Thus, one can, fairly or unfairly, make a snap judgment about Think before opening its cover (which is oddly similar to Blink‘s). This book is merely an agenda-forwarding piece, nothing more. This feeling is bolstered when one learns this is the debut release from the publishing imprint of Simon & Schuster run by Mary Matalin, a former Republican Party strategist to both Bush presidencies. From there, you can merely contrast the flip flap biographies of LeGault and Gladwell. The latter grew up in southwestern Ontario and went to university in Toronto before going on to write for The Washington Post and The New Yorker. LeGault, on the other hand, is a former columnist for The Washington Times and is now an American working at Toronto’s National Post.

Logical readers should then come to Think with an overtly critical eye: not necessarily how you want someone stumbling out of the starting blocks with your book. In fact, for something that purports to be a throw-back to the power of logical thinking, it soon becomes fairly easy (and fun!) to shoot fish through the logic loops found in these pages. There are some real howlers sprinkled throughout Think, examples of pure lunacy that would be unintentionally funny on a Reefer Madness level if some of them weren’t so patently offensive. Here are just a few examples:

1. In railing against the evils of Survivor and Extreme Makeover, this book cautiously warns us that Battle Royale is coming down the pipe sooner than we think: “The logical outcome of reality TV is snuff movies,” warns LeGault, quoting the opinion of another analyst without any facts to merit this assumption. Meanwhile, the author defends and applauds “the television sitcom, with its dialogue and conflict resolution, [since it] at least has roots in a type of comedy invented by the Greeks.” This is kind of odd, since Survivor does offer its moments of narrative deus ex machina—that’s Greek for “the god comes from a crane,” by the way—through the use of immunity idols. We think Euripides would be proud with the work of Mark Burnett. Really.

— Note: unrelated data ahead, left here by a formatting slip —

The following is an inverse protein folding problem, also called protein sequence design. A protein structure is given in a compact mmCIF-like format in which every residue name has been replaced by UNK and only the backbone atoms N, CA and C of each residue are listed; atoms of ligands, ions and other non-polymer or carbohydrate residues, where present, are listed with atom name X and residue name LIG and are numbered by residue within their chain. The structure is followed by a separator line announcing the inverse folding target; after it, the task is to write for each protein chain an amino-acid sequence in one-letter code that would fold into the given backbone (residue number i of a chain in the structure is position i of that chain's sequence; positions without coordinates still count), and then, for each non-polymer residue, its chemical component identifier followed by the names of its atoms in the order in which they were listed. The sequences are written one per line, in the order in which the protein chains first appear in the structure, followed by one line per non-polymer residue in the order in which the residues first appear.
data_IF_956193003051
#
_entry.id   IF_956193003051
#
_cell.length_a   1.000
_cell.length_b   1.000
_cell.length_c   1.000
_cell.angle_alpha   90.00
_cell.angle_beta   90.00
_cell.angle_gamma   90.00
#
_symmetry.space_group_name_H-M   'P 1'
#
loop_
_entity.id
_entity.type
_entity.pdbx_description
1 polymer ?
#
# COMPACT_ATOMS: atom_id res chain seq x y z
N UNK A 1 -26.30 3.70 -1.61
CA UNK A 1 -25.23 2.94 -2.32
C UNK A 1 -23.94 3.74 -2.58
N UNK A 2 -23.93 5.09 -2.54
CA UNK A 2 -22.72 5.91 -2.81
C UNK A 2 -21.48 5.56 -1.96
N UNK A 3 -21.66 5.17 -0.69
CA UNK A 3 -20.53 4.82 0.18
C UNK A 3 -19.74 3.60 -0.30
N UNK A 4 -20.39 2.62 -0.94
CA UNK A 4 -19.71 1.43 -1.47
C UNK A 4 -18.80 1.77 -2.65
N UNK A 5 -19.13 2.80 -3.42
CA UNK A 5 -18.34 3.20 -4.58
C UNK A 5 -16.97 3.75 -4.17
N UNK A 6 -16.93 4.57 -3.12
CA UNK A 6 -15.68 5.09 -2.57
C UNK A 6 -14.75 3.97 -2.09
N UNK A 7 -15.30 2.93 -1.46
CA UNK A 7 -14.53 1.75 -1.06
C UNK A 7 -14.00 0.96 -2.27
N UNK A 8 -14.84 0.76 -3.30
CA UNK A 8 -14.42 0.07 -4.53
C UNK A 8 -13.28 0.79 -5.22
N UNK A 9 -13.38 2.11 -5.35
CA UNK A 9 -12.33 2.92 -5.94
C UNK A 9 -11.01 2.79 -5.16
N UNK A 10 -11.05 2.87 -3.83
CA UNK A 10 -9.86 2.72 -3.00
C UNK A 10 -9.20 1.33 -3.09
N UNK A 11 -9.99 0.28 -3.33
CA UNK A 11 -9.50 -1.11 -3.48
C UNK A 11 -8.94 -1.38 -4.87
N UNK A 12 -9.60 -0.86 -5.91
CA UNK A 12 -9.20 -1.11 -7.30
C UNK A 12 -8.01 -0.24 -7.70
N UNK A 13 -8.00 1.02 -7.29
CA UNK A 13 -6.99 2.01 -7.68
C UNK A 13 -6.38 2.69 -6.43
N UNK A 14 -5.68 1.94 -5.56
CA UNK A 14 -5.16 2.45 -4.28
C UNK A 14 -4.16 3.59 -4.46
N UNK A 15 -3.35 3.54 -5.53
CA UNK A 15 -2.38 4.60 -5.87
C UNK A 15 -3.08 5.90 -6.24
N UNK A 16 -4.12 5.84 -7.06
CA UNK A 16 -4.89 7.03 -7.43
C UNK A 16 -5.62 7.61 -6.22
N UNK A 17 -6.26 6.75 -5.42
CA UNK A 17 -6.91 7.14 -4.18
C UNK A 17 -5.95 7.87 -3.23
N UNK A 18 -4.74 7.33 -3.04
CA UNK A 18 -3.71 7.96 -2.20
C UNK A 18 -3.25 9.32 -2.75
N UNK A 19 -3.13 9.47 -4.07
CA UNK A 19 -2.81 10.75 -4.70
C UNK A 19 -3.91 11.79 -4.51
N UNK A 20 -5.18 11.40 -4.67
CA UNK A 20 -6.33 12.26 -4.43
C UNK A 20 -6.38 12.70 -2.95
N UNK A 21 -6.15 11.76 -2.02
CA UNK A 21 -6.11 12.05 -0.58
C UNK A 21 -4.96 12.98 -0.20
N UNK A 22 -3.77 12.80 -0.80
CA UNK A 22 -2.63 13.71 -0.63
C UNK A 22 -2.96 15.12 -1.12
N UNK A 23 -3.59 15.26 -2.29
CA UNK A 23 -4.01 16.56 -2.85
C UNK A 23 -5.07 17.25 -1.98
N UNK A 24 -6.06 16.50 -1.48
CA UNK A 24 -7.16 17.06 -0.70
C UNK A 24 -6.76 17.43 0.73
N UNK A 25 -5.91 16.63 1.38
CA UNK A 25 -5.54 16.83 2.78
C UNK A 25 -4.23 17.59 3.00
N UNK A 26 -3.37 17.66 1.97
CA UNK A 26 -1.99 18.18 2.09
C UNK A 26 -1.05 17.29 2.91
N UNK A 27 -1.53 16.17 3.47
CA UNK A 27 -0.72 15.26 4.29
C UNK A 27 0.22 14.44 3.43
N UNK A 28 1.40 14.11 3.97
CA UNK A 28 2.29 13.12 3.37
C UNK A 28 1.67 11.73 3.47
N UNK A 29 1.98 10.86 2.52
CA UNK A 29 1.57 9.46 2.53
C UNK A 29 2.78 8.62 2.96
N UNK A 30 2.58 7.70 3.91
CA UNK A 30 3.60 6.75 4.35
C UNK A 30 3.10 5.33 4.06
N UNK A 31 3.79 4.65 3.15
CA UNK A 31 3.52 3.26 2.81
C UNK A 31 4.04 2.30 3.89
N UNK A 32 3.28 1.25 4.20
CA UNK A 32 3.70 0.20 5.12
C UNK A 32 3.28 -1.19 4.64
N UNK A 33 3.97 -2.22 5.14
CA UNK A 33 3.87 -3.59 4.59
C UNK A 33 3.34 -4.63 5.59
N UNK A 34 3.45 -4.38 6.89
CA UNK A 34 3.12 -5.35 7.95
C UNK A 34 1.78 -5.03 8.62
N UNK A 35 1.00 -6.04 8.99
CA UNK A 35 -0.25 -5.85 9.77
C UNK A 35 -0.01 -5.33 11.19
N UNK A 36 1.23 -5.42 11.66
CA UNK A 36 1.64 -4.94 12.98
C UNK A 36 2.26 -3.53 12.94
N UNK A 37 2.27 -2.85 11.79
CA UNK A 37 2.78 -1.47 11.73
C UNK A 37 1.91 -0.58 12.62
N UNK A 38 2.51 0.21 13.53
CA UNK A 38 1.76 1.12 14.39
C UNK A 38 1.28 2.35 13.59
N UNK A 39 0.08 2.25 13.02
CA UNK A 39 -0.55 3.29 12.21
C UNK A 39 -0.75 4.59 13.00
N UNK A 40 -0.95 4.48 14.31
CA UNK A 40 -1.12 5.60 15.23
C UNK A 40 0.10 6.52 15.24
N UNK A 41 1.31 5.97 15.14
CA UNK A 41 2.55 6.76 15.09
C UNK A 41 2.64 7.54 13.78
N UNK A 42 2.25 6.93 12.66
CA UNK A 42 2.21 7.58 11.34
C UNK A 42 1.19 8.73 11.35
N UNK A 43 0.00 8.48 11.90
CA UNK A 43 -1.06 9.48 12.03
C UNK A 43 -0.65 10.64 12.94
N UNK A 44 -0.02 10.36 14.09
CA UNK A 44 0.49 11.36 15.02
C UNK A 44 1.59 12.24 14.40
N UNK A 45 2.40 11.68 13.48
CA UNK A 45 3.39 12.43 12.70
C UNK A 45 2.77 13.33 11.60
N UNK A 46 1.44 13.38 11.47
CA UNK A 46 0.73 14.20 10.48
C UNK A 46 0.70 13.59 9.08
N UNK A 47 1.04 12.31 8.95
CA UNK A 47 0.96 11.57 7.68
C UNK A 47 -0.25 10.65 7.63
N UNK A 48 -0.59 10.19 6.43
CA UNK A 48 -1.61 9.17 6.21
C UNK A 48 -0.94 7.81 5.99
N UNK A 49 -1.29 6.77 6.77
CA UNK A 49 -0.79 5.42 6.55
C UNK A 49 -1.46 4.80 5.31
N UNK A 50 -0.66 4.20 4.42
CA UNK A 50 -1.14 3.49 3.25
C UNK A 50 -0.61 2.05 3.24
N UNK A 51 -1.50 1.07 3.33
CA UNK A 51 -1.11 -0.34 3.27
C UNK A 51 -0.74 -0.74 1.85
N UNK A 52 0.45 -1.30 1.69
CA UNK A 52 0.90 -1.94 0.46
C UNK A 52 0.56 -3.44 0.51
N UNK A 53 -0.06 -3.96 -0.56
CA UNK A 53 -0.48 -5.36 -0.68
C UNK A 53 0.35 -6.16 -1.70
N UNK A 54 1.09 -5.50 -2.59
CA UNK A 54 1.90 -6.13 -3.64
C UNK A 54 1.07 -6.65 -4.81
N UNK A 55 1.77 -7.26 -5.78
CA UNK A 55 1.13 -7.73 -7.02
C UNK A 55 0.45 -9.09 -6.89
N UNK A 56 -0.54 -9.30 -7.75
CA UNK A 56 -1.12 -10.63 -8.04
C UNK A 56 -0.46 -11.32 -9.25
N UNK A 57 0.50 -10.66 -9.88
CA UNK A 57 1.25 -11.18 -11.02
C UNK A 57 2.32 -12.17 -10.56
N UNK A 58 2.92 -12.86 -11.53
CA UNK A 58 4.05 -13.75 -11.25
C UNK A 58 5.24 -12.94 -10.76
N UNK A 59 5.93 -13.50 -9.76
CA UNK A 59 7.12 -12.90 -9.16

2. In a really bizarre chapter, LeGault hollers against a feminist conspiracy that prevents young men from claiming their rightful place at the top of the flagpole. He claims, without offering much in the way of research, that part of the feminist agenda is to see boys blindly diagnosed with Attention Deficit Disorder (ADD) or its variants to prevent them from progressing in society. He goes on to say that, “Ritalin, it would appear, is being used to treat nothing more than a ‘boy’ gene, not a true medical condition.” At no point during this chapter does LeGault soberly remind us about the “refrigerator mother” theory from the 1940s, which argued how a mother’s “coolness” or aloofness towards her son(s) could be responsible for bringing out autistic behaviors in her male offspring. Women have been just as unjustly victimized by specious claims, but mentioning that, perhaps, would have seen LeGault’s chapter about the evils of political correctness landing with a thud on the editing suite floor.